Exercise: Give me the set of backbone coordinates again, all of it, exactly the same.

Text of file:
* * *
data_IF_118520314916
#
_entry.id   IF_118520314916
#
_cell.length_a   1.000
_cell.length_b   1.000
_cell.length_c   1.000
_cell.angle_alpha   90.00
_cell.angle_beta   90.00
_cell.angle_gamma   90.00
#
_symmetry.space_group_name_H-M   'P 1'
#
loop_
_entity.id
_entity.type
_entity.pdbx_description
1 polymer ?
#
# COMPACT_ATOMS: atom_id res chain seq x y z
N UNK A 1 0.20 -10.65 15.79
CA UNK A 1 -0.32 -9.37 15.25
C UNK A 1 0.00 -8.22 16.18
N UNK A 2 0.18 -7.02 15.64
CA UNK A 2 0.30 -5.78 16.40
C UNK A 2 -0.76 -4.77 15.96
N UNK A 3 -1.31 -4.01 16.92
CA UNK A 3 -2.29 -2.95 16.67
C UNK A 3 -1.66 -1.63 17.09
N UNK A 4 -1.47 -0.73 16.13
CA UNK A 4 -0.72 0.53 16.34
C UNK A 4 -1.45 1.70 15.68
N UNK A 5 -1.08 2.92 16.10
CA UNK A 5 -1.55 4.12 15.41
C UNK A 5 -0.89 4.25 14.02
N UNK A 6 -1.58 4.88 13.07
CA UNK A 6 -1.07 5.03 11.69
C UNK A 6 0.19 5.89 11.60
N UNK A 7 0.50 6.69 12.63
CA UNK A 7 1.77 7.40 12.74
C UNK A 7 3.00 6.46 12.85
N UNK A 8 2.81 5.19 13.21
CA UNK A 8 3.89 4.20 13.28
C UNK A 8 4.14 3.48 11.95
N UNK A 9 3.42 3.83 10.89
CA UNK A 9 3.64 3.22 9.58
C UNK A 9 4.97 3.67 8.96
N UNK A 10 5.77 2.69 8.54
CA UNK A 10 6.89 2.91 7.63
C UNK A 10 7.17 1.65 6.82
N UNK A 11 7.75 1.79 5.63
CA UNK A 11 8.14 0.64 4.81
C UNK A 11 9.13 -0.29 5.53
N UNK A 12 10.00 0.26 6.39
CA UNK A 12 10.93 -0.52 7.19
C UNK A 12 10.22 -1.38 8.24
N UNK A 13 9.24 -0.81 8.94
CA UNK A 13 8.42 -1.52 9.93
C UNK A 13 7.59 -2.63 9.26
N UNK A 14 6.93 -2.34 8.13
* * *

data_IF_118520314916
#
_entry.id   IF_118520314916
#
_cell.length_a   1.000
_cell.length_b   1.000
_cell.length_c   1.000
_cell.angle_alpha   90.00
_cell.angle_beta   90.00
_cell.angle_gamma   90.00
#
_symmetry.space_group_name_H-M   'P 1'
#
loop_
_entity.id
_entity.type
_entity.pdbx_description
1 polymer ?
#
# COMPACT_ATOMS: atom_id res chain seq x y z
N UNK A 1 0.20 -10.65 15.79
CA UNK A 1 -0.32 -9.37 15.25
C UNK A 1 0.00 -8.22 16.18
N UNK A 2 0.18 -7.02 15.64
CA UNK A 2 0.30 -5.78 16.40
C UNK A 2 -0.76 -4.77 15.96
N UNK A 3 -1.31 -4.01 16.92
CA UNK A 3 -2.29 -2.95 16.67
C UNK A 3 -1.66 -1.63 17.09
N UNK A 4 -1.47 -0.73 16.13
CA UNK A 4 -0.72 0.53 16.34
C UNK A 4 -1.45 1.70 15.68
N UNK A 5 -1.08 2.92 16.10
CA UNK A 5 -1.55 4.12 15.41
C UNK A 5 -0.89 4.25 14.02
N UNK A 6 -1.58 4.88 13.07
CA UNK A 6 -1.07 5.03 11.69
C UNK A 6 0.19 5.89 11.60
N UNK A 7 0.50 6.69 12.63
CA UNK A 7 1.77 7.40 12.74
C UNK A 7 3.00 6.46 12.85
N UNK A 8 2.81 5.19 13.21
CA UNK A 8 3.89 4.20 13.28
C UNK A 8 4.14 3.48 11.95
N UNK A 9 3.42 3.83 10.89
CA UNK A 9 3.64 3.22 9.58
C UNK A 9 4.97 3.67 8.96
N UNK A 10 5.77 2.69 8.54
CA UNK A 10 6.89 2.91 7.63
C UNK A 10 7.17 1.65 6.82
N UNK A 11 7.75 1.79 5.63
CA UNK A 11 8.14 0.64 4.81
C UNK A 11 9.13 -0.29 5.53
N UNK A 12 10.00 0.26 6.39
CA UNK A 12 10.93 -0.52 7.19
C UNK A 12 10.22 -1.38 8.24
N UNK A 13 9.24 -0.81 8.94
CA UNK A 13 8.42 -1.52 9.93
C UNK A 13 7.59 -2.63 9.26
N UNK A 14 6.93 -2.34 8.13